|------+-----------------+--------------------------------------|
         |      |Displays progress|                                      |
         |-v    |while filesystems|                                      |
         |      |are mounted.     |                                      |
         |------+-----------------+--------------------------------------|
         |      |Lets all users   |                                      |
         |-w    |read and write to|                                      |
         |      |the filesystem.  |                                      |
         +---------------------------------------------------------------+

See Column Settings in /etc/fstab (Mounting Filesystems), Section 13.3.2.2.


13.3.2.5 Unmounting a Filesystem

Unmounting makes a filesystem inaccessible until the mount command is used again.

Only filesystems that are not currently in use can be unmounted. Unless you boot from a floppy, cd or other removable device, you cannot unmount:

You must unmount a removable filesystem before changing it.

Type: umount options mountpoint.

[Note]

The command is spelled umount , not unmount (no first "n"). For convenience, set up an alias so you can type "unmount."


13.3.2.6 The umount Command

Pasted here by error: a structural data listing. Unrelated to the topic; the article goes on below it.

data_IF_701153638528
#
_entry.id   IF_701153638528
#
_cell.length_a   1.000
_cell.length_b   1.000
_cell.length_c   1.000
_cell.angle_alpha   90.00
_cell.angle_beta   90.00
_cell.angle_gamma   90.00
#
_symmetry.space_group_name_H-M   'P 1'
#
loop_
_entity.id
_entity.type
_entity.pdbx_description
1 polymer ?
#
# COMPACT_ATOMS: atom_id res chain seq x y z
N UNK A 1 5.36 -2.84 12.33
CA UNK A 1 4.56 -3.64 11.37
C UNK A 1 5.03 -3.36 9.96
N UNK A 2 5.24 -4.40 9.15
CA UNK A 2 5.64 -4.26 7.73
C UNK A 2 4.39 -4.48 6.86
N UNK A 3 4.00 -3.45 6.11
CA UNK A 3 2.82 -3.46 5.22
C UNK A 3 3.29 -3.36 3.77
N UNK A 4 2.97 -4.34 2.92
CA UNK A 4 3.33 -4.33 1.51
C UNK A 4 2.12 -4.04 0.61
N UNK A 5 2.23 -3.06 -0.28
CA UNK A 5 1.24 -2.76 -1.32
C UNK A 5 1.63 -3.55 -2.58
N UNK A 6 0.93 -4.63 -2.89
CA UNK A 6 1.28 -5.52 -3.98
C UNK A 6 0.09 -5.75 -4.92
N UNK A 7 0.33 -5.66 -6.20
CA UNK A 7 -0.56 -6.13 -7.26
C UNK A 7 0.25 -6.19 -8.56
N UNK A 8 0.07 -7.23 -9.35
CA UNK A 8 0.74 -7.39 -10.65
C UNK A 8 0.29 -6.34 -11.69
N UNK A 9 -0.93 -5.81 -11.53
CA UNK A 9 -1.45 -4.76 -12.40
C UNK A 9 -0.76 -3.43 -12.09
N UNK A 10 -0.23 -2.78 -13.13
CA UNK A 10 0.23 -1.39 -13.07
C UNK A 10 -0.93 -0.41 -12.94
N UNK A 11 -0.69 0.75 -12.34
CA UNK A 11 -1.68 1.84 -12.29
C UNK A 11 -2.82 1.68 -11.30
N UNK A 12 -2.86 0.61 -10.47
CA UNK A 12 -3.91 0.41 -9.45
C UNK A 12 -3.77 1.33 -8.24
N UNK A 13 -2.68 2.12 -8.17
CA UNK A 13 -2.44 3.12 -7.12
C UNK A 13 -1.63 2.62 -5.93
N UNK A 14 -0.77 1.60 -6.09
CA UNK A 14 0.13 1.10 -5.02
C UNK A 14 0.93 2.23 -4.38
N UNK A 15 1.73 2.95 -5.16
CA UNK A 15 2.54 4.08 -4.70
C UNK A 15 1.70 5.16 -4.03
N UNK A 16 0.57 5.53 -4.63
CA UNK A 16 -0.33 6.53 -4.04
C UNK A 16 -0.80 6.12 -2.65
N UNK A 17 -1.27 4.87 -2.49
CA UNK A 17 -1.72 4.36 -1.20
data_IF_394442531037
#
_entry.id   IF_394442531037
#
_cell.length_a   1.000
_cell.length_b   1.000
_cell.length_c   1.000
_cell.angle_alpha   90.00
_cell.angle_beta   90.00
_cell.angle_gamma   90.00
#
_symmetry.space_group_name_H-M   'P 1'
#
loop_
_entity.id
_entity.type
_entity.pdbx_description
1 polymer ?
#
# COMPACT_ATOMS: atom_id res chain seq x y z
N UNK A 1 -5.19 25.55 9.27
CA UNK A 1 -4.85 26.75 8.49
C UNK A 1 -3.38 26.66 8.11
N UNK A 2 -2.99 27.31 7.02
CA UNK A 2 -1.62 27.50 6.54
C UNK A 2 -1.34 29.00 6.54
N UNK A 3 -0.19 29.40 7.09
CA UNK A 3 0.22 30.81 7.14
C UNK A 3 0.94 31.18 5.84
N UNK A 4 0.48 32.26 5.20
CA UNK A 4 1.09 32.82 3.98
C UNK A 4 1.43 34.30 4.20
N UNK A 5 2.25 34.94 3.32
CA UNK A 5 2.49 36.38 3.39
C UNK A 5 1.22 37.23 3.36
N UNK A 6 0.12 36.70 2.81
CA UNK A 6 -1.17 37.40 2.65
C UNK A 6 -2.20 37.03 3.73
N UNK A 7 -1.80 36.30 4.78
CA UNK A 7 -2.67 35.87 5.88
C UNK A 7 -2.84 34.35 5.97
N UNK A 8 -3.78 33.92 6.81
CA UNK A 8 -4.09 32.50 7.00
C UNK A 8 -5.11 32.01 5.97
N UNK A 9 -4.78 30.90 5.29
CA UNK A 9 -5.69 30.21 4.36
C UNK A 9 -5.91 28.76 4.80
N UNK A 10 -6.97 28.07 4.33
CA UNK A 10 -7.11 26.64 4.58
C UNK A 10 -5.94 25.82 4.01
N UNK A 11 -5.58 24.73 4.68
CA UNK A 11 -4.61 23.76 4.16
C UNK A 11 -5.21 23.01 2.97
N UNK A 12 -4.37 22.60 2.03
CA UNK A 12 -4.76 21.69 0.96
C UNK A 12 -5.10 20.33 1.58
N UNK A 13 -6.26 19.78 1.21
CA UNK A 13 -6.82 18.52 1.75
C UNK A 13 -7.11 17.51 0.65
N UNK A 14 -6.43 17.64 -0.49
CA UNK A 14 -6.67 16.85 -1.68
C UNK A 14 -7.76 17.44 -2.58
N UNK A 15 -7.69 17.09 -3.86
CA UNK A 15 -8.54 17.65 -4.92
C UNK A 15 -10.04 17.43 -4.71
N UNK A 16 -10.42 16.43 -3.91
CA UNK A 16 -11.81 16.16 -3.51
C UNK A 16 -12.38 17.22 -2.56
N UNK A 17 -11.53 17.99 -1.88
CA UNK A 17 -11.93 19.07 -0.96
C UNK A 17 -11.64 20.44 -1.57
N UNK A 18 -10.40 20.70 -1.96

+-------------------------------------------------------------------+
     |Option|        Action        |               Comment               |
     |------+----------------------+-------------------------------------|
     |      |To unmount all        |Filesystems set to noauto in the     |
     |-a    |filesystems listed in |fourth column of fstab are not       |
     |      |/fstab                |unmounted.                           |
     |------+----------------------+-------------------------------------|
     |-t    |To unmount all        |                                     |
     |type  |filesystems of one    |                                     |
     |      |type.                 |                                     |
     +-------------------------------------------------------------------+

13.3.2.7 Changing a Mount Point

You may want to change a filesystem's mount point for several reasons:

To change a partition:

  1. If necessary, create and format a new partition. See Partitioning a Hard Drive, Section 13.3.1.

    [Warning]

    Always back up information before re-partitioning and choose your tools carefully. While parted can resize a partition without destroying data, fdisk cannot.

  1. For safety, start your machine in single user mode.

  1. Create a temporary mount point for the new partition. To avoid confusion, give the new partition's mount point a name that relates to the partition that it is replacing. For example, if you are moving /var, call the new partition /var_new.

  1. Mount the new partition.

  1. Copy information on the old partition to the new one.

  1. Boot from a cd or floppy.

  1. Add the new partition to /etc/fstab/. Give it the mount point for the old partition.

  1. Remove the directory for the old partition.

  1. Reboot the computer normally. The mount point has changed.


13.3.3 Creating a Swap Partition or File

Debian creates a swap partition during installation. However, you may want to add another partition or change the partition. You may also choose to create a swap file, although a swap partition is usually more stable.

  1. Do one of the following.